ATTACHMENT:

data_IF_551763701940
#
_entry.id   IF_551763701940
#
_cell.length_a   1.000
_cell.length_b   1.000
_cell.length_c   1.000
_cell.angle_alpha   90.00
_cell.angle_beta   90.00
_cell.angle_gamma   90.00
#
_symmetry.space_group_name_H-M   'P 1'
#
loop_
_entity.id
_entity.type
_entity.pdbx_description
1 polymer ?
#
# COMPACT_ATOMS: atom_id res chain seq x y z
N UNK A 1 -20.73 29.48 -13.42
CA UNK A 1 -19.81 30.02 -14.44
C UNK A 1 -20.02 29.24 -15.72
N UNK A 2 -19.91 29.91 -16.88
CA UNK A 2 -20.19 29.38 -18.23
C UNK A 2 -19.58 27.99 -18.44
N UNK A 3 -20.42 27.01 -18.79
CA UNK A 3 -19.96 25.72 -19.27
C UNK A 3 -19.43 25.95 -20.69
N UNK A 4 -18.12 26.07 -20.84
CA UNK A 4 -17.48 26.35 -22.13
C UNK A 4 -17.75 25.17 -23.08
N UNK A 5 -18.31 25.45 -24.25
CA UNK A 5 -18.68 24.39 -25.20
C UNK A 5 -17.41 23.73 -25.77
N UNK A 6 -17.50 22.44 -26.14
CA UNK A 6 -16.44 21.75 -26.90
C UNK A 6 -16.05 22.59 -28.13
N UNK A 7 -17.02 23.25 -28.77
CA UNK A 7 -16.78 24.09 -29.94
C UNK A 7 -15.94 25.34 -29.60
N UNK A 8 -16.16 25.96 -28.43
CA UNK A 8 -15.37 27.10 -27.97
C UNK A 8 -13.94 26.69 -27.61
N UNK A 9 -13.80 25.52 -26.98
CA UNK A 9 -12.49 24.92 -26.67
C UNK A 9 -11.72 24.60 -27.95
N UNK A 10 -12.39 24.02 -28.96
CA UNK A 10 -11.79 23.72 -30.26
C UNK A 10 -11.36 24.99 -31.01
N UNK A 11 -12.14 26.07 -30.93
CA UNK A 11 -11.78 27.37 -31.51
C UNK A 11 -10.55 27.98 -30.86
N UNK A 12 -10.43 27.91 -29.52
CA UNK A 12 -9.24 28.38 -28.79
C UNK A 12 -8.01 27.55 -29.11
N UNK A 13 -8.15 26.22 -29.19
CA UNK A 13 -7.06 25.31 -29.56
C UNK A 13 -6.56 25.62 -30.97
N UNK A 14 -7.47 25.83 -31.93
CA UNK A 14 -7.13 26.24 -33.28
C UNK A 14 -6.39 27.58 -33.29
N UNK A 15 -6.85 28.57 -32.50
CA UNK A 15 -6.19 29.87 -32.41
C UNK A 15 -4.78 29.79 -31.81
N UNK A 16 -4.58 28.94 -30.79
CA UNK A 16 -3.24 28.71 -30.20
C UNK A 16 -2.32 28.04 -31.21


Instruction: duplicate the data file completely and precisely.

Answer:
data_IF_551763701940
#
_entry.id   IF_551763701940
#
_cell.length_a   1.000
_cell.length_b   1.000
_cell.length_c   1.000
_cell.angle_alpha   90.00
_cell.angle_beta   90.00
_cell.angle_gamma   90.00
#
_symmetry.space_group_name_H-M   'P 1'
#
loop_
_entity.id
_entity.type
_entity.pdbx_description
1 polymer ?
#
# COMPACT_ATOMS: atom_id res chain seq x y z
N UNK A 1 -20.73 29.48 -13.42
CA UNK A 1 -19.81 30.02 -14.44
C UNK A 1 -20.02 29.24 -15.72
N UNK A 2 -19.91 29.91 -16.88
CA UNK A 2 -20.19 29.38 -18.23
C UNK A 2 -19.58 27.99 -18.44
N UNK A 3 -20.42 27.01 -18.79
CA UNK A 3 -19.96 25.72 -19.27
C UNK A 3 -19.43 25.95 -20.69
N UNK A 4 -18.12 26.07 -20.84
CA UNK A 4 -17.48 26.35 -22.13
C UNK A 4 -17.75 25.17 -23.08
N UNK A 5 -18.31 25.45 -24.25
CA UNK A 5 -18.68 24.39 -25.20
C UNK A 5 -17.41 23.73 -25.77
N UNK A 6 -17.50 22.44 -26.14
CA UNK A 6 -16.44 21.75 -26.90
C UNK A 6 -16.05 22.59 -28.13
N UNK A 7 -17.02 23.25 -28.77
CA UNK A 7 -16.78 24.09 -29.94
C UNK A 7 -15.94 25.34 -29.60
N UNK A 8 -16.16 25.96 -28.43
CA UNK A 8 -15.37 27.10 -27.97
C UNK A 8 -13.94 26.69 -27.61
N UNK A 9 -13.80 25.52 -26.98
CA UNK A 9 -12.49 24.92 -26.67
C UNK A 9 -11.72 24.60 -27.95
N UNK A 10 -12.39 24.02 -28.96
CA UNK A 10 -11.79 23.72 -30.26
C UNK A 10 -11.36 24.99 -31.01
N UNK A 11 -12.14 26.07 -30.93
CA UNK A 11 -11.78 27.37 -31.51
C UNK A 11 -10.55 27.98 -30.86
N UNK A 12 -10.43 27.91 -29.52
CA UNK A 12 -9.24 28.38 -28.79
C UNK A 12 -8.01 27.55 -29.11
N UNK A 13 -8.15 26.22 -29.19
CA UNK A 13 -7.06 25.31 -29.56
C UNK A 13 -6.56 25.62 -30.97
N UNK A 14 -7.47 25.83 -31.93
CA UNK A 14 -7.13 26.24 -33.28
C UNK A 14 -6.39 27.58 -33.29
N UNK A 15 -6.85 28.57 -32.50
CA UNK A 15 -6.19 29.87 -32.41
C UNK A 15 -4.78 29.79 -31.81
N UNK A 16 -4.58 28.94 -30.79
CA UNK A 16 -3.24 28.71 -30.20
C UNK A 16 -2.32 28.04 -31.21